by Terry Shay
Jessica Moyes is the art teacher at Sharon Elementary in Newburgh, IN. Her students colored individual rocks and then placed them in the school yard for a stunning display of creativity. Jessica was kind enough to give me all of the information a school would need to do this artwork.
“I applied for a local grant and received it. I used that money to pay for most of the project. I spent about $575 total for the rocks, paint,clear spray, wood for the sign, mulch, and edging. The grant covered all but about $75 for the edging and mulch, which the school paid for (and I installed all of it). I got the rocks from a local natural stone company called Evansville Natural Stone, however they just deliver locally. Each rock weighed roughly 1 lb and we were charged .25 cents a pound. I had a parent who graciously offered to go hand pick all 740 rocks so we could get quality rocks. We spent about $200 or so on the rocks for approximately 740 students. The paint was another $150-200. We used indoor/outdoor glossy acrylic craft paint (Apple Barrel). The rest was spent on the remaining items I mentioned above.
The hardest part of the project was the logistics of getting all the rocks to the school, getting them inside of the school to paint and then transporting them back outside. It helped that the parent volunteer put 45-50 rocks in 5 gallon buckets. So when she got to the school, we had to unload 15 buckets instead of 750 individual rocks. That helped transporting them inside the school and back outside the school. Once I placed them on top of the mulch, I sprayed a couple coats of clear spray on them to help protect the paint.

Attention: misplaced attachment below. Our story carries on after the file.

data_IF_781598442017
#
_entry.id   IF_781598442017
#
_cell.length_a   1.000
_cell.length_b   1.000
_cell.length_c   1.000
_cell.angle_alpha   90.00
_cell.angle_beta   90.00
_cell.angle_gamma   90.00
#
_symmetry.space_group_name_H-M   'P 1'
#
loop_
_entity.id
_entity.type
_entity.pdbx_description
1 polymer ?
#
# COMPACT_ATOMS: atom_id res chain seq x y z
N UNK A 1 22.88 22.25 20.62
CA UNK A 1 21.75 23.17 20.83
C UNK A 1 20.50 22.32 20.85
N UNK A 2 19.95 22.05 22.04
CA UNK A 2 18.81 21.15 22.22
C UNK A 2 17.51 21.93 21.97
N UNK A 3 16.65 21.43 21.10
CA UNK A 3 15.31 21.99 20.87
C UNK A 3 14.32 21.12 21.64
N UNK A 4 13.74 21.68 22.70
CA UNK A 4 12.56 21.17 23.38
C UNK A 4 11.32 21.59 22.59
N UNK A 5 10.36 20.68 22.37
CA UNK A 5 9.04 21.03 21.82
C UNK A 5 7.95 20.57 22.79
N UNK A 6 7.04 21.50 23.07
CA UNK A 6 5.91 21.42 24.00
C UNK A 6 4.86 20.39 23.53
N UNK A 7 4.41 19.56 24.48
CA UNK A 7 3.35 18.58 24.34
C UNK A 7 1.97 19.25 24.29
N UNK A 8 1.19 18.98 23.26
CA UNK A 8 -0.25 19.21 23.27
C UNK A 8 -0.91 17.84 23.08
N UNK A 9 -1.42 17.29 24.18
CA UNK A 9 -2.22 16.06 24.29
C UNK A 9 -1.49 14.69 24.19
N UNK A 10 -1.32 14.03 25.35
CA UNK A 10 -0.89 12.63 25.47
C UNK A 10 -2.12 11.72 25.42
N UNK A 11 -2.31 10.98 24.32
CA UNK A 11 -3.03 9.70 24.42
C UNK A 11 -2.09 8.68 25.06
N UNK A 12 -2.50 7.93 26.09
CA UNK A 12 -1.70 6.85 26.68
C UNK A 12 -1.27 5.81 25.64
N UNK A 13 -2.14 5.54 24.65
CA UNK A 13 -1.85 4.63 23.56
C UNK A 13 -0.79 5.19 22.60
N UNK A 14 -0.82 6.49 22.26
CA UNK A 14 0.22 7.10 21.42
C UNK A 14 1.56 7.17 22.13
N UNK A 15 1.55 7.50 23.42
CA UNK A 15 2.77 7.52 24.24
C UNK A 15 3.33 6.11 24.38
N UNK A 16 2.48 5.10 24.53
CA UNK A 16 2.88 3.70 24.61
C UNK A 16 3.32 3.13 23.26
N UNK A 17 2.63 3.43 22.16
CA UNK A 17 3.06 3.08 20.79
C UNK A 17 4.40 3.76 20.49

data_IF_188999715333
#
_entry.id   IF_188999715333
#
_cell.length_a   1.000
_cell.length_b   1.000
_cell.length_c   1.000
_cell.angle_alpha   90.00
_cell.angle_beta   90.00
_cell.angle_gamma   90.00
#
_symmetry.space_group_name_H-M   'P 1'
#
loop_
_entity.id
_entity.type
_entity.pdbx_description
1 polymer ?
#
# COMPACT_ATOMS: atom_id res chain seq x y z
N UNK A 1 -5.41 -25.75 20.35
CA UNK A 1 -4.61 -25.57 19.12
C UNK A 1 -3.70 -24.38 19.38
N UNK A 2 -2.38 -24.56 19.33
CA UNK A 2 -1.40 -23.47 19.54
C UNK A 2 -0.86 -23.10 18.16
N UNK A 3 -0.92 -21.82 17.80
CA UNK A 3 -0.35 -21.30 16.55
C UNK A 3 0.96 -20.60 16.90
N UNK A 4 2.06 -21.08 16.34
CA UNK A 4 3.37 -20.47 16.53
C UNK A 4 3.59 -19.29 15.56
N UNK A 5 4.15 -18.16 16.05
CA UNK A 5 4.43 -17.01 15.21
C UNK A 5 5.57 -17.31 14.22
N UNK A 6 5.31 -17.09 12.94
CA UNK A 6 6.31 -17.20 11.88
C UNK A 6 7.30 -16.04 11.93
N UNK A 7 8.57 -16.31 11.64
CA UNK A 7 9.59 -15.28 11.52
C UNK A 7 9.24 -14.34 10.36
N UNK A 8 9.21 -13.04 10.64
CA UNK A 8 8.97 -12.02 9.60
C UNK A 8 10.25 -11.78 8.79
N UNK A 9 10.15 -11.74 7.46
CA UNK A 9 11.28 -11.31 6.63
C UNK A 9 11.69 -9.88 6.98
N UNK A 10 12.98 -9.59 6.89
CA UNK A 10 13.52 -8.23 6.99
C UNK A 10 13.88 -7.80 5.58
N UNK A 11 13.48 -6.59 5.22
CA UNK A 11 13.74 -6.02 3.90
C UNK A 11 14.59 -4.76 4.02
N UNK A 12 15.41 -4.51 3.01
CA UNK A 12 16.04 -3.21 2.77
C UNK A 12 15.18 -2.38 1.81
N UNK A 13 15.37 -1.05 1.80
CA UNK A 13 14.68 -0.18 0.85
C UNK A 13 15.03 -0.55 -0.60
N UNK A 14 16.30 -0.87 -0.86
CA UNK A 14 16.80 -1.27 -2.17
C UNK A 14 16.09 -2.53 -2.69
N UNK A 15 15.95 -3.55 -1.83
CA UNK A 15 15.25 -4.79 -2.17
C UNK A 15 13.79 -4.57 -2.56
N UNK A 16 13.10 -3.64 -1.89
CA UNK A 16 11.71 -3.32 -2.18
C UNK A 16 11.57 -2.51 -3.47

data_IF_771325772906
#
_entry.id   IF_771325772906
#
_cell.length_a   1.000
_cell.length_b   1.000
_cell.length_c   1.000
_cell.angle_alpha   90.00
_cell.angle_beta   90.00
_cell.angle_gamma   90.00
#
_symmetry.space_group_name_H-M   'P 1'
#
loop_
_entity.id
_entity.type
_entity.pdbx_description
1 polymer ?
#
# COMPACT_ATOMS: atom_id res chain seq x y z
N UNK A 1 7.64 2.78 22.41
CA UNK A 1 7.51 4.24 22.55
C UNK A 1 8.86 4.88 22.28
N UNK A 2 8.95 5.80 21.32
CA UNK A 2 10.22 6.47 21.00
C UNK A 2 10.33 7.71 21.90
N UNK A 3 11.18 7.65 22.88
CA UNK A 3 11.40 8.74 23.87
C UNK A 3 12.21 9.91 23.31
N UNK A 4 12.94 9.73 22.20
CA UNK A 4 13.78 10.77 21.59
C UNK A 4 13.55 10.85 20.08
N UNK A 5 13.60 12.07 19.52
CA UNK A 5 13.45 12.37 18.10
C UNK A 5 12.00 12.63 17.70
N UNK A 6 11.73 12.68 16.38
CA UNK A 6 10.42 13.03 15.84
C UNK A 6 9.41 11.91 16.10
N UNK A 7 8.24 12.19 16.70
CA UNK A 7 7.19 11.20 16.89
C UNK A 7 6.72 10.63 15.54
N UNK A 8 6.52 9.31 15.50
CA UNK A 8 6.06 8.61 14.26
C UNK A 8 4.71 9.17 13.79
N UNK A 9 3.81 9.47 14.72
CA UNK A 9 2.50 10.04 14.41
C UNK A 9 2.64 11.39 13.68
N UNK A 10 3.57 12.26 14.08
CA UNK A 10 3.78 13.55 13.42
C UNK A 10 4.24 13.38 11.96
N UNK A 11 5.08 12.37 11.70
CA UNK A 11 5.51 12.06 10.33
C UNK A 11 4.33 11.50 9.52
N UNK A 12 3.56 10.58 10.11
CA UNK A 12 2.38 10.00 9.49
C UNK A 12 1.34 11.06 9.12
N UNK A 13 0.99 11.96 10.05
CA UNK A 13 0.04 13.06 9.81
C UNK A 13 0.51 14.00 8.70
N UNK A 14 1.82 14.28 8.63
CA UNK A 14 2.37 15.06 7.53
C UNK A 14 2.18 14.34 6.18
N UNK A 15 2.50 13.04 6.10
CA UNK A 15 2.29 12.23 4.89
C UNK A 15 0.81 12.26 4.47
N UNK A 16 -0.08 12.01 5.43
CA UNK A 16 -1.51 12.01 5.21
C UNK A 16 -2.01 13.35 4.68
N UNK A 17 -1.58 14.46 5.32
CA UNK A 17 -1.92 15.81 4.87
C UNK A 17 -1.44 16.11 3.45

“I loved this project for many reasons but it really shows the unique individuality of each student. This project was inspired by the story, Only One You by Linda Kranz and I love the message that the story sends to children.
I hope they realize how special, different, and important they all are. This project also shows how beautiful each rock (student) can be but also shows how wonderful it can be when people come together and work as a team. Although I may have had some interesting and neat rocks, this project would not have made the impact it did if I would’ve done it with just a small number of students. Because every child in our school had a hand in this project, it became very special and unique.” Jessica Moyes, Art Teacher, Sharon Elementary.
A Great Blog Post for Teachers on Creativity from John Spencer: Five Ways Humor Boosts Creative Thinking and Problem-Solving in the Classroom
Book Recommendations from the Morning Book Club:
Coming up next month: More ways to spread creativity. The Morning Book Club chooses their favorite books among the first 200 books, and much more. Have a recommendation for something creative to share? Leave a comment!
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